Last week, I attended the Cahaba River Society’s (CRS) annual meeting. I’ve been a board member for about a year now. The Society protects our beautiful river and facilitates public conversations about environmental well-being.
While the CRS still focuses much of its energy on the River and its basin, it is also evolving into something much greater and more important from my perspective, and that is the business of “water education.” Without quality water, there’s not much life. The health and abundance of our water supply has immeasurable impact on our environment, both now and for future generations. It seems vital that we teach the public how to protect this resource.
Unfortunately, environmental campaigns are often politically charged and met with equal parts support, resistance and apathy. As the organization grows and matures, I’ve seen the CRS learn better ways of being collaborative in efforts to deal with those who might disagree. They are listening, being transparent and stating operations clearly. I have always found that if two sides are opposed, as long as there is a sliver of agreement, some kind of compromise can be reached. This has rung true for the CRS as they deal with local businesses and the public.
This meeting focused on educating about the environmental impact of storm water. Both as a conscious citizen and as a builder, I found these lessons valuable and thought I’d share takeaways here:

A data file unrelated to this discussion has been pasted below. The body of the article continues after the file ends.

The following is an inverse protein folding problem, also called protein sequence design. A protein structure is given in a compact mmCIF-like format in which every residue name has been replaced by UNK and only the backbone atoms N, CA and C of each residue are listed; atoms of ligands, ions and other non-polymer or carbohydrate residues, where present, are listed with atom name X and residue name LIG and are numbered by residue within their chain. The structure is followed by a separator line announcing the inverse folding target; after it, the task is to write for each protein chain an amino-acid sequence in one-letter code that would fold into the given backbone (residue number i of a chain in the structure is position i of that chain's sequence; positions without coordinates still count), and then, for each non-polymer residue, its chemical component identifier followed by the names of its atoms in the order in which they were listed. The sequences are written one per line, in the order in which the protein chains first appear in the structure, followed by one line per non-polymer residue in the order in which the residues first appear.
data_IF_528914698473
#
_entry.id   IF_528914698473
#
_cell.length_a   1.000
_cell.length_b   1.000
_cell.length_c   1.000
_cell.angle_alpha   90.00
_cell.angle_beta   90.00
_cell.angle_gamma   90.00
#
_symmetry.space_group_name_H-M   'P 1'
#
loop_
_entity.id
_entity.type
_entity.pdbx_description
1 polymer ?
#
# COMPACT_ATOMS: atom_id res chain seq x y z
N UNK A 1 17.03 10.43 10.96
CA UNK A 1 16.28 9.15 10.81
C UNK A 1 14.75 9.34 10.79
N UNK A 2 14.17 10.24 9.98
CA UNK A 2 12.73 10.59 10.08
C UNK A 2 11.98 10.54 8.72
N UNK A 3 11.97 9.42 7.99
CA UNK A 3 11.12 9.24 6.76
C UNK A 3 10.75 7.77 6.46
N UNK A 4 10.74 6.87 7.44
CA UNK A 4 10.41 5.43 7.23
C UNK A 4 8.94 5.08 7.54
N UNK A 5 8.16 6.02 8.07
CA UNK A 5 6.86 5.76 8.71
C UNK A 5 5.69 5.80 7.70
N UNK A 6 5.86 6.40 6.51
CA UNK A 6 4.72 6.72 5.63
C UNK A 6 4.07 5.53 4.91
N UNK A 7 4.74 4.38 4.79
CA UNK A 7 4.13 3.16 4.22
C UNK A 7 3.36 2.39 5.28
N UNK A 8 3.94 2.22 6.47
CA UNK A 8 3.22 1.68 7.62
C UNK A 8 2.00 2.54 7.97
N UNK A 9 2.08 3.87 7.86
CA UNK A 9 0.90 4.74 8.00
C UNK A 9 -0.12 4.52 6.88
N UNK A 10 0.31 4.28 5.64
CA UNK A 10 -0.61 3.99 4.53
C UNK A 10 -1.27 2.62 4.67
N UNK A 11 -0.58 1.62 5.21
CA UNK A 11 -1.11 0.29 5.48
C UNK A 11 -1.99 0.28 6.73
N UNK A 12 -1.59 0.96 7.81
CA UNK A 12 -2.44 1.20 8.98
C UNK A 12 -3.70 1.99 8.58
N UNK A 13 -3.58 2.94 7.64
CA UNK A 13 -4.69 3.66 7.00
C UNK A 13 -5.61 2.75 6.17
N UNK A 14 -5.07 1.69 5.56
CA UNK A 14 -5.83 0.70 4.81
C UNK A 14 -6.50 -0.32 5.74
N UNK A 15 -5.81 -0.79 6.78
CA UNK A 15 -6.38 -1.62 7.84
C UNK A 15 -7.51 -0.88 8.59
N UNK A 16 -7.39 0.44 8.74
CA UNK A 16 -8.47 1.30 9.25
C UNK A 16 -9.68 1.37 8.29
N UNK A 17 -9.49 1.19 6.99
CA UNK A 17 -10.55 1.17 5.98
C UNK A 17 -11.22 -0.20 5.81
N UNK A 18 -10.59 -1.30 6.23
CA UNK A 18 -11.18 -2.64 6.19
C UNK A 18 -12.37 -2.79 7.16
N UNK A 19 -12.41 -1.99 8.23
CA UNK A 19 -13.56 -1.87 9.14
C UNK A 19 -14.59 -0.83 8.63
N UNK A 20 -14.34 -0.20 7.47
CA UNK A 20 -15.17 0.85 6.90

• How we build our communities and deal with storm water today will determine the kind of rivers we have forever.
• If proper designs are not put in place, the increased runoff from development will degrade water quality, increase flooding, collapse riverbanks, impoverish the river’s diverse life, and make our drinking water more expensive and scarce.
• A natural forest absorbs rain like a sponge, replenishing groundwater and keeping our rivers clean and flowing, even in droughts. Maybe we begin to think about fewer hard surfaces and single points of discharge.
• Designers might consider concepts of low impact development and green infrastructure – rain gardens, permeable paving, green roofs, cisterns – practices that use rain as a resource, infiltrating and reusing it.
• Low-impact development tries to keep as much water as possible on site so that it can be infiltrated to replenish groundwater or harvested and reused in a manner that reduces the use of treated municipal water.
• It’s important to get involved with municipalities and storm water partners to nurture a working relationship for a unified voice to the policy changes needed to protect us all. Would you consider using this knowledge to better the environment? More importantly, would you please share what you’ve learned with others? Simplistic as it may sound, together we can make a difference.